Orange Dream, Kindred Spirit Brewing (Richmond, VA)

Many people toss around the orange cream ale recipes to find the one that gets right to the classic Dreamcicle flavor.  But Kindred Spirit is by far the front runner in this category.  I dig cream ales, especially in the summer, but to find one during March Madness in the Fan this year was unexpected, and thoroughly enjoyable.  -HR

Pony Pasture Pilsner, Lickinghole Creek Craft Brewery (Goochland, VA)

It is a Pilsner on steroids.  At almost 6%, it is more of an Imperial Pilsner than anything else, and that’s what made it great.  The body holds up past the normal summer months, and when we had it in the cold months of 2017 and it was a great change of pace from the roasted malt alternatives.  -HR

Oaked Wee Heavy, Mad Fox Brewing Company (Falls Church, VA)

Mad Fox’s Wee Heavy is already one of my favorites there.  The news that they were not only barrel-aging it, but bottling it as well, did all sorts of uncomfortable things to my anatomy.  The little tidbit that they were releasing it during my sojourn out in Kansas was just details.  A few calls later and a mule was acquired, with the bottle arriving…some time later.  It’s a beer that evolves both on your tongue and in the glass, ranging from steamed milk to raisins, oak to vanilla.  Luckily, right at the time of posting Mad Fox confirmed they were ordering up more malts and barrels for another batch!  -AH

Profits of Pride, Ocelot Brewing Company (Dulles, VA)

Ocelot makes lots of beers, and very few of them are ever repeats.  This has changed over the last year or so, but by the time I’d finished my sixtel of Profits of Pride (which was also the very first ever kegged of it, mind you) its run had already finished.  Such news was a total bummer, as this IPA encompasses everything they do right with them – big hops, big flavor.  The Citra and Cascades Hops are total all-stars.  Here’s hoping we spot this one in the tasting room again.  -AH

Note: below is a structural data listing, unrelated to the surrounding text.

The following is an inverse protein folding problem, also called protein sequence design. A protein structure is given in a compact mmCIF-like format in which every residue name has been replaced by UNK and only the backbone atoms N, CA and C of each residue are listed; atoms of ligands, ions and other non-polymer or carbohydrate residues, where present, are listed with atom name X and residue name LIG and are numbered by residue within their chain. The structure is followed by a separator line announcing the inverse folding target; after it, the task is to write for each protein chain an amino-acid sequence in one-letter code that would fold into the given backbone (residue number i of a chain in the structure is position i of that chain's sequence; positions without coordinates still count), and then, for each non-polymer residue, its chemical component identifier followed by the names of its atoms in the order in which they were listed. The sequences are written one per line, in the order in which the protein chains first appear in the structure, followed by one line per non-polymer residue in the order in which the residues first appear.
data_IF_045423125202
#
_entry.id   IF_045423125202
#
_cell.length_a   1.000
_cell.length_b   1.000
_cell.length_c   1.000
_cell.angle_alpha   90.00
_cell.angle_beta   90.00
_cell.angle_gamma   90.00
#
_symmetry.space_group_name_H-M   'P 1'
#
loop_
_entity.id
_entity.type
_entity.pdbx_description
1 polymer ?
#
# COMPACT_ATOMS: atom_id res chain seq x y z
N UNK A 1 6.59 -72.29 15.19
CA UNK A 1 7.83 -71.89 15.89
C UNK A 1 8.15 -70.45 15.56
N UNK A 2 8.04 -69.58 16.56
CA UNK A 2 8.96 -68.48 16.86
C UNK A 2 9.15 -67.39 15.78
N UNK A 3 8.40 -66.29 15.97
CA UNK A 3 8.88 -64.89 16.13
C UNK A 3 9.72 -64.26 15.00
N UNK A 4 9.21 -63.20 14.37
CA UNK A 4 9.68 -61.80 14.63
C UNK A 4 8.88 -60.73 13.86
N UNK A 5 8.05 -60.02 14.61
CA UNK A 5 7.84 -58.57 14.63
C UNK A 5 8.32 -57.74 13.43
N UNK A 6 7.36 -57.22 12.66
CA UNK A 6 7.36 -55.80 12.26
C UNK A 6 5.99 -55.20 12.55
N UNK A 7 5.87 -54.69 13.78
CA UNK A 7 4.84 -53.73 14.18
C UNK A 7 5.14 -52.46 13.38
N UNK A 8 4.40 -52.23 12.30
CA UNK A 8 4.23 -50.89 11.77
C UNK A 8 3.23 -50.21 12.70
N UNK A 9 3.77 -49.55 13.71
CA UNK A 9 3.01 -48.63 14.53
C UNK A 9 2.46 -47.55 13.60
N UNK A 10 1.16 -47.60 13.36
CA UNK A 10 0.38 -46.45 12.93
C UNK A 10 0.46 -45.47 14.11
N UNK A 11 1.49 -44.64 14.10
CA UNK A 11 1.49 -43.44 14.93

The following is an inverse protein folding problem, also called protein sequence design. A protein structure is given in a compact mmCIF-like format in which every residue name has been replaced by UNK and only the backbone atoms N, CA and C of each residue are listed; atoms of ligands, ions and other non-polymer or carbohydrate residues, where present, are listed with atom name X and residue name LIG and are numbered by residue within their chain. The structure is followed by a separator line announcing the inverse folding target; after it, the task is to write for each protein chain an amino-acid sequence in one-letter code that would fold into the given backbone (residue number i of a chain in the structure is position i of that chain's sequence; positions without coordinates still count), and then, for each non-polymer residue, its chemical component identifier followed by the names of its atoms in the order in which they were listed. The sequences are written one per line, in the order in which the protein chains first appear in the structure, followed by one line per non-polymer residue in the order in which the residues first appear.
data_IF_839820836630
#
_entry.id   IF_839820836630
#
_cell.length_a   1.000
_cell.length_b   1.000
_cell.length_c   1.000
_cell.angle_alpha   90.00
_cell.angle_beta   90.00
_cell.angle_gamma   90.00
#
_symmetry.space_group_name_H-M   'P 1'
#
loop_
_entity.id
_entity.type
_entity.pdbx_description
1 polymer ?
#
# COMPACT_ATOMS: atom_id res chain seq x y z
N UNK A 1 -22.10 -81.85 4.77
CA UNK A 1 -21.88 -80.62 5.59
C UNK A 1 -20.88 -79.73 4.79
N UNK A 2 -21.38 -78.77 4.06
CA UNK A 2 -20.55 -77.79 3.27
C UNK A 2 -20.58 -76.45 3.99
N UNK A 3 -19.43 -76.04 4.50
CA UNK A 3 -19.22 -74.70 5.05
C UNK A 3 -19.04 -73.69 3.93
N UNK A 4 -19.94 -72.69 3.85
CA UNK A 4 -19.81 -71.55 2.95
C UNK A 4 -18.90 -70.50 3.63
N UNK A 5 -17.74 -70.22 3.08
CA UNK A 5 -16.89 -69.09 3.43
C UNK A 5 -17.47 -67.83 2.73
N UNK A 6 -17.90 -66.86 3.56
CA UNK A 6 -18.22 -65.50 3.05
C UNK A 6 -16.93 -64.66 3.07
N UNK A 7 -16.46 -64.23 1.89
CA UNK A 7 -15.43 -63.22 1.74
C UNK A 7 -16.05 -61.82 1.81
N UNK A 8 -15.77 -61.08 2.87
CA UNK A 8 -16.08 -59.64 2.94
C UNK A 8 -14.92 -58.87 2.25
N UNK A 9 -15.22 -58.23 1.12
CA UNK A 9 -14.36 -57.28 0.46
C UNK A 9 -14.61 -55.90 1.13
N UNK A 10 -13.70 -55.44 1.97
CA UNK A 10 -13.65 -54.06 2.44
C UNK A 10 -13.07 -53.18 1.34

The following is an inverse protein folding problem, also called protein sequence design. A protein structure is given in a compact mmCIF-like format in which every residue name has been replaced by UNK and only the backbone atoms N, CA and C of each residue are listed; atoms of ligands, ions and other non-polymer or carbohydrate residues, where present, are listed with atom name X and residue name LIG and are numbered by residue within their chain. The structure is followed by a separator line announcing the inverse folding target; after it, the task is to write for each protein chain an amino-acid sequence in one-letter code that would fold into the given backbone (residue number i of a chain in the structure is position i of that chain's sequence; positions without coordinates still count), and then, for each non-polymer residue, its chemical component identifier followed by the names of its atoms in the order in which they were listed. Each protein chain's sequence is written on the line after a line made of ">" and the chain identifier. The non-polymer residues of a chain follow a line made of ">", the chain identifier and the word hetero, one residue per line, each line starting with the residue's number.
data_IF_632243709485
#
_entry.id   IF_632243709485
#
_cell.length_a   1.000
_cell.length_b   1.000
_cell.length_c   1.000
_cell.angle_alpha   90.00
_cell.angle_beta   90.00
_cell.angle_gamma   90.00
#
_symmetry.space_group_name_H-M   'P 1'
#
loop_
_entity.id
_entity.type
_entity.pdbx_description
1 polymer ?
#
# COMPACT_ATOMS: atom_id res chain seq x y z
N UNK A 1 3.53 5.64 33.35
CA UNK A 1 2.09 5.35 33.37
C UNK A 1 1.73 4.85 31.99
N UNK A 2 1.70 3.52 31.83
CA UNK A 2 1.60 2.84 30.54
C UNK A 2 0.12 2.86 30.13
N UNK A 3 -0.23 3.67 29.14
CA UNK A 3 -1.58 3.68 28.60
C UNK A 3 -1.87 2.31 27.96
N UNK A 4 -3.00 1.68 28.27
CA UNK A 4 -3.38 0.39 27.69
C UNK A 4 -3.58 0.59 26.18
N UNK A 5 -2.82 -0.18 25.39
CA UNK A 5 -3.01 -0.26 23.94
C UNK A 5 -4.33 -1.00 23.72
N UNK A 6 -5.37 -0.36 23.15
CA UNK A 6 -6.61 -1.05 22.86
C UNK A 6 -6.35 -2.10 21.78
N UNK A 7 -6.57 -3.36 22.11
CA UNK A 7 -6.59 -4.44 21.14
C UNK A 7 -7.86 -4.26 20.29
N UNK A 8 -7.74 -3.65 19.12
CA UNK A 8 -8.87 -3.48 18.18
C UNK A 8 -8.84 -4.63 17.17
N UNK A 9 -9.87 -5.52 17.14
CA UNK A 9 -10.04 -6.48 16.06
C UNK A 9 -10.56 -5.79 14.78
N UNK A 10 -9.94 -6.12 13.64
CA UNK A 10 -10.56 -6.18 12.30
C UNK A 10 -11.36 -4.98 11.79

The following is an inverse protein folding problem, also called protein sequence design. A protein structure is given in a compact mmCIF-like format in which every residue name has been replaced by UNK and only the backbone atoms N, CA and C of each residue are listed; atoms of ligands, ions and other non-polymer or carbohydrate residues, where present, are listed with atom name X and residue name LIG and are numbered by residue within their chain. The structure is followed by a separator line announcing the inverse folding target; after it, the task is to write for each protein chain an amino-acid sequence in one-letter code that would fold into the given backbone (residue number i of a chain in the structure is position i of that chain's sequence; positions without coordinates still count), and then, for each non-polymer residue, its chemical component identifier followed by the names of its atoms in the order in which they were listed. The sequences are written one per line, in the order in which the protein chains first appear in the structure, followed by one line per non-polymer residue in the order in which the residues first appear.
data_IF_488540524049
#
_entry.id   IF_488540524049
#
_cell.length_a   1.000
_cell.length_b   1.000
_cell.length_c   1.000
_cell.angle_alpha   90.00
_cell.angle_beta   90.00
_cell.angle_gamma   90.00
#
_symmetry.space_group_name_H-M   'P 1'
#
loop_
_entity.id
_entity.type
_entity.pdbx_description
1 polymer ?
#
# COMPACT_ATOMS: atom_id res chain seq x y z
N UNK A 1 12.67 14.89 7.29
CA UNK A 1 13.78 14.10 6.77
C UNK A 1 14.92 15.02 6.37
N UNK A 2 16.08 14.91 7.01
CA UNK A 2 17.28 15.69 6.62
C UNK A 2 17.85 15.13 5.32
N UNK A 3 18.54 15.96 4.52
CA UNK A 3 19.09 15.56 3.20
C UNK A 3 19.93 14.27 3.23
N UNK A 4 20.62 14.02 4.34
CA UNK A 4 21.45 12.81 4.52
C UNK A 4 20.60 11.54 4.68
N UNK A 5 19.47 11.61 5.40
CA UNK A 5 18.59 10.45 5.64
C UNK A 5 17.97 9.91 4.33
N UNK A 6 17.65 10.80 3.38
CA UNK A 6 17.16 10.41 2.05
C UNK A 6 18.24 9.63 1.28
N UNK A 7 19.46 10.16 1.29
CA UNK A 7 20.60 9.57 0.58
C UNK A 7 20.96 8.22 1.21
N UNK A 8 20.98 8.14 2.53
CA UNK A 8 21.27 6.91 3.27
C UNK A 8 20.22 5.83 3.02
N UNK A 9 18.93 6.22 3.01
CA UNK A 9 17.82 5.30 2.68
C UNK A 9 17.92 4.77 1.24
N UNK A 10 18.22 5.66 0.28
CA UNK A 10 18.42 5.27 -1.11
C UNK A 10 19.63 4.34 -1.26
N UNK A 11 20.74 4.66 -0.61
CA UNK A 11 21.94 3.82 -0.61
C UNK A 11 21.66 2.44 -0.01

Firefall Blood Orange Lambic, Seven Arrows Brewing Company (Waynesboro, VA)

You are the beer that I’ve always dreamed of…I knew it from the start…I tasted your flavor and that’s the last I’ve seen of my heart… No, Seven Arrows didn’t sing to us while introducing us to this fantastic lambic at the 2016 Virginia Craft Brewers Fest, but its duet of red wine (Virginia Meritage and Chambourcin barrel-aged) and blood orange notes produces a melodious flavor worthy of a song.  -BS

Element 79, Triple Crossing Brewing Company (Richmond, VA)

Super simple.  Super clean.  Super enjoyable.  The beauty of this beer is in its simplicity, which is refreshing in both taste and philosophy.  While beer starts going further into the ether, this one takes a step back and finds the great harmony in keeping this golden ale down to earth.  I was looking for super hoppy beers on Memorial Day weekend in 2016 to bring back home, and brought this one with my haul.  Outstanding.  -HR

Crucial Taunt, The Veil Brewing Co. (Richmond, VA)

These guys wail!  I wouldn’t label this as ‘the beer that started the revolution’, but it was one of the first ones.  While Veil’s stock continues to soar, we look back on our first beer there from 2016 that cemented the RVA IPA revolution.  As it is now a year-round beer, it should be the ‘toe in the water’ for your expectations on Richmond IPAs.  -HR

About  

Former founder and writer for LambethField.com, now Co-Founder and writer for Virginia Brew Review. Life is too short to drink bad beer, but just long enough to write about it.